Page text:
My days revolve around my flowers, which is a helluva lot better than revolving around economic tumult. The dahlias are coming into their own, in all shapes: balls, anenomes, cactus, decorative, lacinated, collarette, waterlily. In the photo above, in a wonderful vase I bought in New Mexico, are an anenome dahlia, "Lucky Ducky," a waterlily named "Giraffe," a couple of ball dahlias, "Ruskin Gypsy," and a pair of anenomes named "Riverboat."
Life isn't all about flowers. It's about having courage and faith in the winter seasons, when life hands you killing frosts and death and other creepy things. It's about having faith in the future and being willing do the work required today. Here's the same vase a few days earlier, with the ball dahlia and a lacinated dahlia, "Pinelands Pam."
I must like the red palette, or else they happen to be strong varieties that thrive for me, because here are some more of a different type:
With some of my prize money from the regional fair's floral competition, I hunt down vases in thrift stores. Here, in a vase I found at Goodwill, are a red waterlily dahlia and a pink semi-cactus, "Heather Marie."
Most of my dahlias are three to four inches, a size I like for flower arranging. But a few larger varieties are blooming now. Here, in a tall pilsner-shaped vase from a local thrift shop, are "Spartacus," an informal decorative dahlia, "Grand Finale," a semi-cactus, and "Curly Que," an incurved cactus.
As I tend the garden and mess around with the flowers, I think about how courageous are some of the people I know. I see a lot of hope and resilience. I think about grace and mercy, how they keep marriages intact and help us all forgive each other. I think about the nature of faith; I've been told it's an active verb. I think about shit: did I use too much? not enough? Funny how shit is a word we use for fertilizer, which is a good thing, and for lousy things that assail us. Then I hum a few bars of some unidentifiable tune, and there's my day: part shit, part grace, and full of flowers.
I'm a poet, gardener, and freelance writer who lives in California by the coast, in a small town surrounded by pastures, woods, and vineyards. Other things I am: recovering LA magazine editor and recovering alcoholic, wife of a tolerant man, mom to two beautiful daughters, mistress of beagles and cats, lover of mysteries and photography, a survivor of suicide, depression, addiction, and sundry minor ailments. I write for a living and write poetry for life.
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“Things turn out best for the people who make the best out of the way things turn out.” (Art Linkletter)
We are continually faced with a series of great opportunities brilliantly disguised as insoluble problems. (John W. Gardner)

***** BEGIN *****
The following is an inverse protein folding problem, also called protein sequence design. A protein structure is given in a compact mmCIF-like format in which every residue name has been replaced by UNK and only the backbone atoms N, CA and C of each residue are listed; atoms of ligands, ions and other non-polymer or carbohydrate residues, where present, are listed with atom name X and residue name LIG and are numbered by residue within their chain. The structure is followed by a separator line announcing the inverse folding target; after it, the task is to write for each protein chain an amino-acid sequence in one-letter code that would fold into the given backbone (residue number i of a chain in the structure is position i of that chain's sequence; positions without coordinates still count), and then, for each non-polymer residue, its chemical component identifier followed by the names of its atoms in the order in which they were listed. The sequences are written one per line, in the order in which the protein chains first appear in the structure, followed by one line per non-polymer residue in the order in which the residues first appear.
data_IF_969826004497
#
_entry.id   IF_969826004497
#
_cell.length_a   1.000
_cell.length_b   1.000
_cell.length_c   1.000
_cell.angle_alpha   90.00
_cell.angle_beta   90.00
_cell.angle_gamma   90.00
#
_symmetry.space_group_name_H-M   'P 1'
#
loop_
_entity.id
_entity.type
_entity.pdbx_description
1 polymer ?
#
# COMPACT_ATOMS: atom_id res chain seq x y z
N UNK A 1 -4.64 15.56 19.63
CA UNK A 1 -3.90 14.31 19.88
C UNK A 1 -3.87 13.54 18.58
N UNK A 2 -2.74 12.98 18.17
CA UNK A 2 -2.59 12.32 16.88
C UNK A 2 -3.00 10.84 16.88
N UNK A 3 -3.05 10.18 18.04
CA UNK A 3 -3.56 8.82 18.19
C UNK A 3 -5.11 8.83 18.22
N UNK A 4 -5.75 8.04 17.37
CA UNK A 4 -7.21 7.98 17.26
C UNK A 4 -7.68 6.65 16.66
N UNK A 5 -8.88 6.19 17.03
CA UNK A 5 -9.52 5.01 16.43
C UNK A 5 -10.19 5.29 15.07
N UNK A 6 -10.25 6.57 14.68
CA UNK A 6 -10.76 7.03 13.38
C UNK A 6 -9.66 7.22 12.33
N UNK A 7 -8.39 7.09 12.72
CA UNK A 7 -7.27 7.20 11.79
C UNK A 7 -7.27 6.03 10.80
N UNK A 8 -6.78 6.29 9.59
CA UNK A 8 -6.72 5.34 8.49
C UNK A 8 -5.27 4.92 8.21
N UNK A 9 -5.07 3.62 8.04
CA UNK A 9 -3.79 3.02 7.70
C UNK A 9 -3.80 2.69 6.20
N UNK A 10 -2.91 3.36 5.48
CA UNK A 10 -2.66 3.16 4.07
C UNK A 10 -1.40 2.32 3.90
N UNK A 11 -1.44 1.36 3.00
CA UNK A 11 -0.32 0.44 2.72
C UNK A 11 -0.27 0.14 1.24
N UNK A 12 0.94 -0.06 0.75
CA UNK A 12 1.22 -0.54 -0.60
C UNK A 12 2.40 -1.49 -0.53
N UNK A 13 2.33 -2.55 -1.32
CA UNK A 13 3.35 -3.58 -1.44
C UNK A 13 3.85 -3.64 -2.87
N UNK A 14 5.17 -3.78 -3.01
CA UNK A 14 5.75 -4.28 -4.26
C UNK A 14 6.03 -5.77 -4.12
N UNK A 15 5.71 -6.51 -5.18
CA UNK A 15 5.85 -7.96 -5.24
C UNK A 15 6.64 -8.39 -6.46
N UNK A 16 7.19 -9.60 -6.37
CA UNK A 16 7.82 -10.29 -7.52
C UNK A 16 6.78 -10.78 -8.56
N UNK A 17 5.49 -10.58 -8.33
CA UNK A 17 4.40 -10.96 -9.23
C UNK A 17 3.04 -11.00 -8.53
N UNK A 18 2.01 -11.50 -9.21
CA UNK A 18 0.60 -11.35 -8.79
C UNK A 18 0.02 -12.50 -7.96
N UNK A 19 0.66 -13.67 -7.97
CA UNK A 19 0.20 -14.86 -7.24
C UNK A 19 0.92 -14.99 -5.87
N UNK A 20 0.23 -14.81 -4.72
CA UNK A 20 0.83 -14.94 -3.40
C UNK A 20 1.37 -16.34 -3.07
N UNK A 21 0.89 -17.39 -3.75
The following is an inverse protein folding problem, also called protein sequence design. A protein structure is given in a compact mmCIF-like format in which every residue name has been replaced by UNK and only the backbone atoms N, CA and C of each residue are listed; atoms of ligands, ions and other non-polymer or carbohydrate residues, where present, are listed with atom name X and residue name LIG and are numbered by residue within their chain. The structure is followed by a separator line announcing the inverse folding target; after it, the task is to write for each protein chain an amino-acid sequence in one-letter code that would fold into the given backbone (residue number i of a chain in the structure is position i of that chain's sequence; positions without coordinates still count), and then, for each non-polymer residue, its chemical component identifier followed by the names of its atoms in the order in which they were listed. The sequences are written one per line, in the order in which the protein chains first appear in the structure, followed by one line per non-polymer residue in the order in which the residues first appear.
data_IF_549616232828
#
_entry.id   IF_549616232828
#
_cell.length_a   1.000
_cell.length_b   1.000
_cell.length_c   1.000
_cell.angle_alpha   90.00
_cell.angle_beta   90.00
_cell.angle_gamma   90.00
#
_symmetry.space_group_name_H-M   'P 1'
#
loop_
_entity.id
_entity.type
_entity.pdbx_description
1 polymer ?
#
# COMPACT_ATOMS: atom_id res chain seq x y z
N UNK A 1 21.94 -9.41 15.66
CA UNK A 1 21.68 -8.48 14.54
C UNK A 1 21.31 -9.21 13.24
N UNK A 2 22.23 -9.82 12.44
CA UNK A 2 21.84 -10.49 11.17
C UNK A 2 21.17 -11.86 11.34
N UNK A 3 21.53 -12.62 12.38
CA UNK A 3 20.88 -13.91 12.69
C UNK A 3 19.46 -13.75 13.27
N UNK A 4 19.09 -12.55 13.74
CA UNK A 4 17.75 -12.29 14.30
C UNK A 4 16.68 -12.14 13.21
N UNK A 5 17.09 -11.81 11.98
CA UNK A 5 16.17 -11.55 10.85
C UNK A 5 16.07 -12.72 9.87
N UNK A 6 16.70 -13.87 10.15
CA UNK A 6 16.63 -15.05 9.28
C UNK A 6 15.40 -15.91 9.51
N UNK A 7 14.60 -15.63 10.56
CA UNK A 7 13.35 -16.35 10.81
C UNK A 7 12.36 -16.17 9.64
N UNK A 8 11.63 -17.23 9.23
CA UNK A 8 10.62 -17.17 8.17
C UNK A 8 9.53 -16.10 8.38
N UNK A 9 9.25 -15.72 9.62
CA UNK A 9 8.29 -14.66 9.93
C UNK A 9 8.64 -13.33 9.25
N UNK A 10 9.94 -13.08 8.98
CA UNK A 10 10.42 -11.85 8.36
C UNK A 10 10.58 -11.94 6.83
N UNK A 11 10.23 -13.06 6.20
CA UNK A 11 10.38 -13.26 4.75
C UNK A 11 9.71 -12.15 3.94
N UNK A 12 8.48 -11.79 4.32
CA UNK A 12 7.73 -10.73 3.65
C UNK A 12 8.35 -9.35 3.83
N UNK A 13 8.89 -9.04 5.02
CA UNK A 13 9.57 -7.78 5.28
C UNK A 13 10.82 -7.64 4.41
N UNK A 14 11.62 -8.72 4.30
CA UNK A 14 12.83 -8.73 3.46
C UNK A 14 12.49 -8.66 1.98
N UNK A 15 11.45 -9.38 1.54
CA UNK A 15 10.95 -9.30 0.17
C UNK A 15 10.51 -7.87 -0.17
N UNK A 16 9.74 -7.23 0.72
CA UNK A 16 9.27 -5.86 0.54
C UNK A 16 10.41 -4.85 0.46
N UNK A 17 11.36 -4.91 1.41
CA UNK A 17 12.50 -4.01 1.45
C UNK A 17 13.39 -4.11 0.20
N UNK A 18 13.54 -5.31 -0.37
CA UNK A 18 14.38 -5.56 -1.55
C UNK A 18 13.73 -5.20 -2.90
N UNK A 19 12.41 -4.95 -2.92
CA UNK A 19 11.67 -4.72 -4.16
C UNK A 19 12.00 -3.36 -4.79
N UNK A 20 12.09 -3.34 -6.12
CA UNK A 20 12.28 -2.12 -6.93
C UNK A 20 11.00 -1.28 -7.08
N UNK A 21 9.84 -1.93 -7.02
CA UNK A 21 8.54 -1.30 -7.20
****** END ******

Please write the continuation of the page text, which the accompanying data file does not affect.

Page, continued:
Survival Tip #19
My strength lies solely in my tenacity. (Louis Pasteur)
I'm a recovering Lutheran
"This life therefore is not righteousness, but growth in righteousness, not health, but healing, not being but becoming, not rest but exercise. We are not yet what we shall be, but we are growing toward it, the process is not yet finished, but it is going on, this is not the end, but it is the road." (Martin Luther)
A Philosophy of Life
“It is by studying little things that we attain the great art of having as little misery and as much happiness as possible.” Samuel Johnson
Visitors are beautiful people.
Global Poetry, Cheap
This debut volume of the legendary Poetry Bus contains the world's greatest poetry from the world's finest obscure poets, and it’s practically free. Click on the photo to do your wee bit to support global poetry for a paltry 6+ pounds (Paypal friendly & includes shipping!)—a real steal since the premier issue is sure to become a collector’s item worth millions. The Poetry Bus itself, invented by Ireland’s own Totalfeckineejit, tours the planet every Monday and welcomes all riders. You’ll find the Eejit on my blog roll.
The day the Lord created hope was probably the same day he created Spring. (Bern Williams)
My AA Recovery Story
I got sober in 1990 after a life of drug and alcohol addiction, and I had 15 wonderful years. Then I moved and left my homegroup behind. I didn't replace my sponsor, who had died. I didn't work with newcomers, and I went to only one meeting a week. Ultimately, I didn't stay sober. I experienced that strange mental twist, and I picked up. But I jumped back into the program, and my life has continually gotten better. I'm married to a man with 23 years of sobriety, and we work our program at home. AA is the hub the wheel of my life revolves around. I've been able to explore a creative side of my personality that once lived only under the influence of drugs. I have perfect moments during each of my precious days. We are none of us invulnerable to that strange mental twist that precedes the first drink, and all that stands between us and the drink is our constant thought of others. My prayer these days is: God, do your will in and through me today. If I can be an inspiration to others, then my life is rich. God bless you all.
Rosebud on Ice
If we had no winter, the spring would not be so pleasant; if we did not sometimes taste of adversity, prosperity would not be so welcome. (Anne Bradstreet)